Recently, I was asked by a reader to write more on the topic of property acquisition. Since my readers' request is almost always my command, this week I'm dedicating myself to the acquisition process.
Let's start with a trip down memory lane to dispel a preconception, namely that speed is everything when it comes to buying real estate.
In 2009, I had the great fortune of working for a financially strong real estate developer and was allowed to go out and search for land and properties in perhaps the "best buyer's market ever." During this time we once had a case where an owner of several quite exciting properties was on the verge of bankruptcy because he had overstretched himself in his core business. Due to our financial strength we had a very good position in the negotiations and were looking forward to a "bomb deal". Significantly, despite full suitcases of money, we did not reach our goal because the process was simply too far advanced.
Since this incident at the height of the financial crisis, I have not experienced a situation where speed was really the big issue when buying real estate. The main reasons for this are, on the one hand, the low interest rate environment, in which financing is relatively easy to obtain on reasonable terms, and, on the other hand, the professionalization of controlling on the part of real estate owners, which makes potential liquidity bottlenecks visible earlier.
Real estate buyers have a legitimate interest in a thorough technical, legal, financial and possibly also fiscal examination (due diligence), which naturally takes some time and the costs of which often amount to 1-2% of the purchase price. For this reason, they often demand exclusivity for the due diligence phase.
On the other hand, real estate sellers naturally do not want to waste weeks of time with a prospective buyer who cannot afford the property at the end of the day.
The solution approach lies m.E. in a professional preparation just like in a trustworthy appearance in the discussions.
Preparation on the buyer's side includes a short presentation from which his financial potency can be estimated. At the company level, this can include relevant figures from the last balance sheet, for example; for private individuals, a serious, honestly presented story is sometimes sufficient, in which extraordinary possibilities should be actively discussed. If a couple in their late 20's is looking at a penthouse or villa for 2 million it should at least hint at where the money is coming from. On the other hand, a 50-year-old doctor couple will be believed to be able to afford an apartment around EUR 700,000 without addressing the topic of financing separately. The same applies on a company level.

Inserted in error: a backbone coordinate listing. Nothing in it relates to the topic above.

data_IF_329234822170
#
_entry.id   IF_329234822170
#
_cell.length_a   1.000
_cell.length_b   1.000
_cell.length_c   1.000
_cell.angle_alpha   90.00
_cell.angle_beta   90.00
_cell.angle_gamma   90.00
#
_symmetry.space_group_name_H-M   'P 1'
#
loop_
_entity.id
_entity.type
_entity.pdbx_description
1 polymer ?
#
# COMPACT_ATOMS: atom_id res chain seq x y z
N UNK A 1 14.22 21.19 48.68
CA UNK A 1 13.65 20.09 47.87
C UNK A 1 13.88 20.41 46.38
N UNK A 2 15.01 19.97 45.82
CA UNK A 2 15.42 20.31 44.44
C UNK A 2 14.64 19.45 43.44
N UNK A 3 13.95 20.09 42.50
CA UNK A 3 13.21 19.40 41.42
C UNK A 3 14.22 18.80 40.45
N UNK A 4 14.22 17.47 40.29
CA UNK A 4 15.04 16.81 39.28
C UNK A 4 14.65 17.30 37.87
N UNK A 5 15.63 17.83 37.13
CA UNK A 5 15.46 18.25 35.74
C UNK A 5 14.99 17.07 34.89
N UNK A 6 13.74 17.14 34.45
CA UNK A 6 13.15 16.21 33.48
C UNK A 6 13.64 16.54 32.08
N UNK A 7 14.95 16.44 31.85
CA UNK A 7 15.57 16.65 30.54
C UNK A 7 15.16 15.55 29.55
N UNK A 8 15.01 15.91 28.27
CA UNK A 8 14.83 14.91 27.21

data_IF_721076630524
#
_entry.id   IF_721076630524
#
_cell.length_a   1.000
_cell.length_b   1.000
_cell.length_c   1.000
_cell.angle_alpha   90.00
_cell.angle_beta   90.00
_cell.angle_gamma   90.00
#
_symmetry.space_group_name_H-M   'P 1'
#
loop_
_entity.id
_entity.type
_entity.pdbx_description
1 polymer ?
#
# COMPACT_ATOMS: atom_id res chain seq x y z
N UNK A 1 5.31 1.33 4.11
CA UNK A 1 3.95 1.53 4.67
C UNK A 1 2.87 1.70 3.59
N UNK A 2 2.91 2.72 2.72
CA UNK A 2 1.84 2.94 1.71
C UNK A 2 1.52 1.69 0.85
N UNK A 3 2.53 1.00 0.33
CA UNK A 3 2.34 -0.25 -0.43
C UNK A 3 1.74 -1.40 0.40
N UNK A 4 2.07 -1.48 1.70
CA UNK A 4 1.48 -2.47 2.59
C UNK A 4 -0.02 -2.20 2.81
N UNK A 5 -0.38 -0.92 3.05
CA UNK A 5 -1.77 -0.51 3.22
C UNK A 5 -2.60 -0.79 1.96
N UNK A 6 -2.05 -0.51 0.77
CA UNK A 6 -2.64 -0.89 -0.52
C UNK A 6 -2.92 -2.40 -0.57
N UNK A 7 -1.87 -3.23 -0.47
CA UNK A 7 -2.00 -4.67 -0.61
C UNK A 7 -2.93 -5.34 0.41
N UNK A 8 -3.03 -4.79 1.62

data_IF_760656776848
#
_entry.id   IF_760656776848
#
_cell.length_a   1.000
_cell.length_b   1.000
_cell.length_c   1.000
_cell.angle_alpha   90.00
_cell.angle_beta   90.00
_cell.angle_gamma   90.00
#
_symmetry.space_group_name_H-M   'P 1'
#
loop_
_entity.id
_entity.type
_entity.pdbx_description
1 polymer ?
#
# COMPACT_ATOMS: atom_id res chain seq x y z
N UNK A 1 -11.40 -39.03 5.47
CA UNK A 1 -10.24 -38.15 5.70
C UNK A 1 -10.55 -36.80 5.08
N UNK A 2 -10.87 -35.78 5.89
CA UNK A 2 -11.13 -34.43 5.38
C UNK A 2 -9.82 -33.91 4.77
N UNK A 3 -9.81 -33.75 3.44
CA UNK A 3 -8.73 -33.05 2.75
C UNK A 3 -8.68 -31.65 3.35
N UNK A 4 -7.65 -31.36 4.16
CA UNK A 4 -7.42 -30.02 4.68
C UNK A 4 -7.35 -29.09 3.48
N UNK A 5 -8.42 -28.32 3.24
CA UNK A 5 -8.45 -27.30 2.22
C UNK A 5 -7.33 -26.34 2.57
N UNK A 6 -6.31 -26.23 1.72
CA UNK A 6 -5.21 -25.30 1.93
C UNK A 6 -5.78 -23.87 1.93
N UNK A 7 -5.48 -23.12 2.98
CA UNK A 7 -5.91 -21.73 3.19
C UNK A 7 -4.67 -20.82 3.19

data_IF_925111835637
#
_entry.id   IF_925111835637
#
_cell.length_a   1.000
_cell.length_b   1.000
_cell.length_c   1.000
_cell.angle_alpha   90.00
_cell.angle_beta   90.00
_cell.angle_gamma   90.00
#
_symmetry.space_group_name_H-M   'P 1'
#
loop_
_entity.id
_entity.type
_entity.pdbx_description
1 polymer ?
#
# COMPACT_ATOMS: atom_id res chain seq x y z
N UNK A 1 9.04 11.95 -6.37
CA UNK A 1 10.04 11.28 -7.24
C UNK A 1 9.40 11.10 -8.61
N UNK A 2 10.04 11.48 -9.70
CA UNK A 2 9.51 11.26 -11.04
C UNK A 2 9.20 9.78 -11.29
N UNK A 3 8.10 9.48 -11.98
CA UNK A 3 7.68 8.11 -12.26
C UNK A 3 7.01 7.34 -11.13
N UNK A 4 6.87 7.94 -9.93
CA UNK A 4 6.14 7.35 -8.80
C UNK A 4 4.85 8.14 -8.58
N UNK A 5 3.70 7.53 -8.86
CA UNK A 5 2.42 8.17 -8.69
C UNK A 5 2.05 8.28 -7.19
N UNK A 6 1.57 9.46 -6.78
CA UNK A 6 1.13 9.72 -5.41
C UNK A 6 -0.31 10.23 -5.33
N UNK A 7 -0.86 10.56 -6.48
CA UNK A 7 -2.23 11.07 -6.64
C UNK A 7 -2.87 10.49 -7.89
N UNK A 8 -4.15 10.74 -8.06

The preparation of a due diligence list appropriate to the complexity of the transaction is also part of professional preparation.
In the conversation itself, one should first find out together why the property should be worth more to the buyer than to the seller. As a rule, the following aspects come into consideration:
- Better rezoning chances for the buyer
- Better construction management (prices and risks) of the buyer
- Higher marketing competence / alternative assessment of the development potential on the buyer's side
- More favorable financing options / lower return requirement on the buyer's side
If you play your cards fairly close to your chest, this can accelerate the further process and also build up a lot of trust.
Once this phase is over, it is a matter of agreeing a fair purchase price assuming that no material findings are found during the DD.
Last but not least, a reasonable DD roadmap needs to be agreed upon. This is where the buyer's need for sufficient time for inspection and arranging financing on the one hand, and the seller's need not to deprive himself of any alternative disposition options on the other, come together.
From my practice I know that 6 weeks of exclusivity in return for clear open communication of the (interim) results is usually not a problem. Typical DD roadmaps look like this:
- Handover of the DD checklist in the appointment / dispatch by e-mail the next day at the latest
- Transmission of the documents approx. 1 week after the interview (individual documents can also be submitted later)
- Intermediate feedback after 2-4 weeks - during this feedback the buyer should present his set actions and first intermediate results
- Completion of the due diligence after another 2-4 weeks
This may seem long for the seller, but serious sellers also know that a clean DD takes time.
If a seller does not agree to such a plan, caution is advisable in my opinion. Either he has something to hide or he wants to put the buyer under pressure. And serious sellers simply should not do this.